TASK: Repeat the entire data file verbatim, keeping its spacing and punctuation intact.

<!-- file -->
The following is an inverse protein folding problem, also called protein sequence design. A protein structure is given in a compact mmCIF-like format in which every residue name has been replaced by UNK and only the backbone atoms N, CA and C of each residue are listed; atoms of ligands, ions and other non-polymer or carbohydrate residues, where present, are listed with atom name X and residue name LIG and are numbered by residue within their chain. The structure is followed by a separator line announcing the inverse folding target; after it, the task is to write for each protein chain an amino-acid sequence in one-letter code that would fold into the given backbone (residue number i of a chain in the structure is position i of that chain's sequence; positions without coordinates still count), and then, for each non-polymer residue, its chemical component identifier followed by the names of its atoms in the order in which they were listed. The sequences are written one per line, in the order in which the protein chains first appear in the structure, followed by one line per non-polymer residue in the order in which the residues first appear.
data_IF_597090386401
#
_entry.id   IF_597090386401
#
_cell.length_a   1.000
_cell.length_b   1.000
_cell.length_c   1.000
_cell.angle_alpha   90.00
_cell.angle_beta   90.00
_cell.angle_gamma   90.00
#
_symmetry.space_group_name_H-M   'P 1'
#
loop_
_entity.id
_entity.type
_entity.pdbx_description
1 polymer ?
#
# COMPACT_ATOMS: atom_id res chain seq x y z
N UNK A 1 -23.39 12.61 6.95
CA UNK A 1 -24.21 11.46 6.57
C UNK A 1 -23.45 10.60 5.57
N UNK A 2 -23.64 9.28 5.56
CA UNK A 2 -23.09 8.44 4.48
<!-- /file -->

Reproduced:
The following is an inverse protein folding problem, also called protein sequence design. A protein structure is given in a compact mmCIF-like format in which every residue name has been replaced by UNK and only the backbone atoms N, CA and C of each residue are listed; atoms of ligands, ions and other non-polymer or carbohydrate residues, where present, are listed with atom name X and residue name LIG and are numbered by residue within their chain. The structure is followed by a separator line announcing the inverse folding target; after it, the task is to write for each protein chain an amino-acid sequence in one-letter code that would fold into the given backbone (residue number i of a chain in the structure is position i of that chain's sequence; positions without coordinates still count), and then, for each non-polymer residue, its chemical component identifier followed by the names of its atoms in the order in which they were listed. The sequences are written one per line, in the order in which the protein chains first appear in the structure, followed by one line per non-polymer residue in the order in which the residues first appear.
data_IF_597090386401
#
_entry.id   IF_597090386401
#
_cell.length_a   1.000
_cell.length_b   1.000
_cell.length_c   1.000
_cell.angle_alpha   90.00
_cell.angle_beta   90.00
_cell.angle_gamma   90.00
#
_symmetry.space_group_name_H-M   'P 1'
#
loop_
_entity.id
_entity.type
_entity.pdbx_description
1 polymer ?
#
# COMPACT_ATOMS: atom_id res chain seq x y z
N UNK A 1 -23.39 12.61 6.95
CA UNK A 1 -24.21 11.46 6.57
C UNK A 1 -23.45 10.60 5.57
N UNK A 2 -23.64 9.28 5.56
CA UNK A 2 -23.09 8.44 4.48